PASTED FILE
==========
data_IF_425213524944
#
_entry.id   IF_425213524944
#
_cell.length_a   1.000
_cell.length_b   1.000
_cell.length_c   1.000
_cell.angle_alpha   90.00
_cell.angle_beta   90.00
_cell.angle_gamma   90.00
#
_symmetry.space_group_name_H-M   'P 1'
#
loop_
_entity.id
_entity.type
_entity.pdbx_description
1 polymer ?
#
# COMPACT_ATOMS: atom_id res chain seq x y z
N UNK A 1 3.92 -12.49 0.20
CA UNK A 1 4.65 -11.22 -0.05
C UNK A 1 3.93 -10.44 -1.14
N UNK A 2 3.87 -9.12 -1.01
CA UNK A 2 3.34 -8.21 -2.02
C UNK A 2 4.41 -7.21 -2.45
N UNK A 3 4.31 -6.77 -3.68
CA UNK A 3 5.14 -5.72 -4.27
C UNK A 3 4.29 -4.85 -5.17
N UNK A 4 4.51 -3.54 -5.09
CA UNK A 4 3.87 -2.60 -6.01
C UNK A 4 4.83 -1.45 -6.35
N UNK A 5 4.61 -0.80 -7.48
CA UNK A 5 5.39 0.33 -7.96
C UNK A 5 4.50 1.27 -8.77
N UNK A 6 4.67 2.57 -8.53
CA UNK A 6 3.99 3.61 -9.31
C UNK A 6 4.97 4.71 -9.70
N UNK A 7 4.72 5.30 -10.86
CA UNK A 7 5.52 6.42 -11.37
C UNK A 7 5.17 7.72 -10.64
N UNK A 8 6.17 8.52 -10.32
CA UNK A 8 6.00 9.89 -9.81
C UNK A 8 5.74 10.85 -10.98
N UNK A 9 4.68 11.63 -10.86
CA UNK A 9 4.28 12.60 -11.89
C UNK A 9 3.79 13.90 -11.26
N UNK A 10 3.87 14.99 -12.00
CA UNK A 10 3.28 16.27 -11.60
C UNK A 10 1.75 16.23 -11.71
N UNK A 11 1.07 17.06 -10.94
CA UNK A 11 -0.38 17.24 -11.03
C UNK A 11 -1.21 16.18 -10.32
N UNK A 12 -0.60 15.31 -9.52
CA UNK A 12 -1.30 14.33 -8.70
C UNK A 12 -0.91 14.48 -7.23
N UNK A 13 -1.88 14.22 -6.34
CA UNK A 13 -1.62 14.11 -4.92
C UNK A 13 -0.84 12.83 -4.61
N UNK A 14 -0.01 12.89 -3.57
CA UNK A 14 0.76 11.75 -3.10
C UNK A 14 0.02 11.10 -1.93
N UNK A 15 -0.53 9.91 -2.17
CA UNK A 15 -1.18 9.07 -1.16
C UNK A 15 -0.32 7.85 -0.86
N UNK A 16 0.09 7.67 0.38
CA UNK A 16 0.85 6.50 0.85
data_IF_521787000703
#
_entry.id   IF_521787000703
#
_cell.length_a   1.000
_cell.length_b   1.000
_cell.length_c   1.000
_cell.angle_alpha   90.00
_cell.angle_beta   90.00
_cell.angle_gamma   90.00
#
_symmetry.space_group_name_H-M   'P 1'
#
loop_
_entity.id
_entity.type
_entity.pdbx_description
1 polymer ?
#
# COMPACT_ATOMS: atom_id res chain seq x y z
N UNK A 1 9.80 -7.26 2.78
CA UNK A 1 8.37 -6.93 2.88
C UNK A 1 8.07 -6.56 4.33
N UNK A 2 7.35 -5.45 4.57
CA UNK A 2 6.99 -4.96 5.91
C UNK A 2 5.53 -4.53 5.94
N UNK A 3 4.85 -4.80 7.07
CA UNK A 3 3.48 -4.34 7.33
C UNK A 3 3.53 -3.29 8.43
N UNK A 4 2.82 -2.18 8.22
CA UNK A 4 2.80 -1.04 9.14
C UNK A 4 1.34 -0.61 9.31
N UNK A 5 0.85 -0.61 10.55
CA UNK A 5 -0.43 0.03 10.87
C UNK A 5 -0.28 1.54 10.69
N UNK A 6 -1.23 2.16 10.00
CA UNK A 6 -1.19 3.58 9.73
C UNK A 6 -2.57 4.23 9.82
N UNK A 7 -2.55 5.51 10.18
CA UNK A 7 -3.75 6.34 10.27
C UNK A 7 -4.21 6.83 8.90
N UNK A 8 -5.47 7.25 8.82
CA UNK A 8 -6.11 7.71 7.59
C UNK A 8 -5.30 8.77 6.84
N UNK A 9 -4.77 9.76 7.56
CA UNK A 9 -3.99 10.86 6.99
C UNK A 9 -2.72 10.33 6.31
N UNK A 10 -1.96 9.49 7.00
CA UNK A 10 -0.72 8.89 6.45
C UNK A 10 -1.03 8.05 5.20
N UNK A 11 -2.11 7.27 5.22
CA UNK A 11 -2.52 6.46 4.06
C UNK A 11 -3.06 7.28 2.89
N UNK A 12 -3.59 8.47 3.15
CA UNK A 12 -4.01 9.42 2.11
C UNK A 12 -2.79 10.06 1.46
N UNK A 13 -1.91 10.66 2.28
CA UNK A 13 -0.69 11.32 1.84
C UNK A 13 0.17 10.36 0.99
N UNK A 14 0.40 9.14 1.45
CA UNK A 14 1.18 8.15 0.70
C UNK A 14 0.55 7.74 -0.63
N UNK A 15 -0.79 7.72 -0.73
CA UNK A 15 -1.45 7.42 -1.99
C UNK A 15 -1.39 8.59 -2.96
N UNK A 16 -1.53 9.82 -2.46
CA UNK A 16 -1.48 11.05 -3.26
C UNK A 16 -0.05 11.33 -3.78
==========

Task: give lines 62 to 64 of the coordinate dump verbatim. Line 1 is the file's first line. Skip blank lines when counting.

C UNK A 14 0.02 11.10 -1.93
N UNK A 15 -0.53 9.91 -2.17
CA UNK A 15 -1.18 9.07 -1.16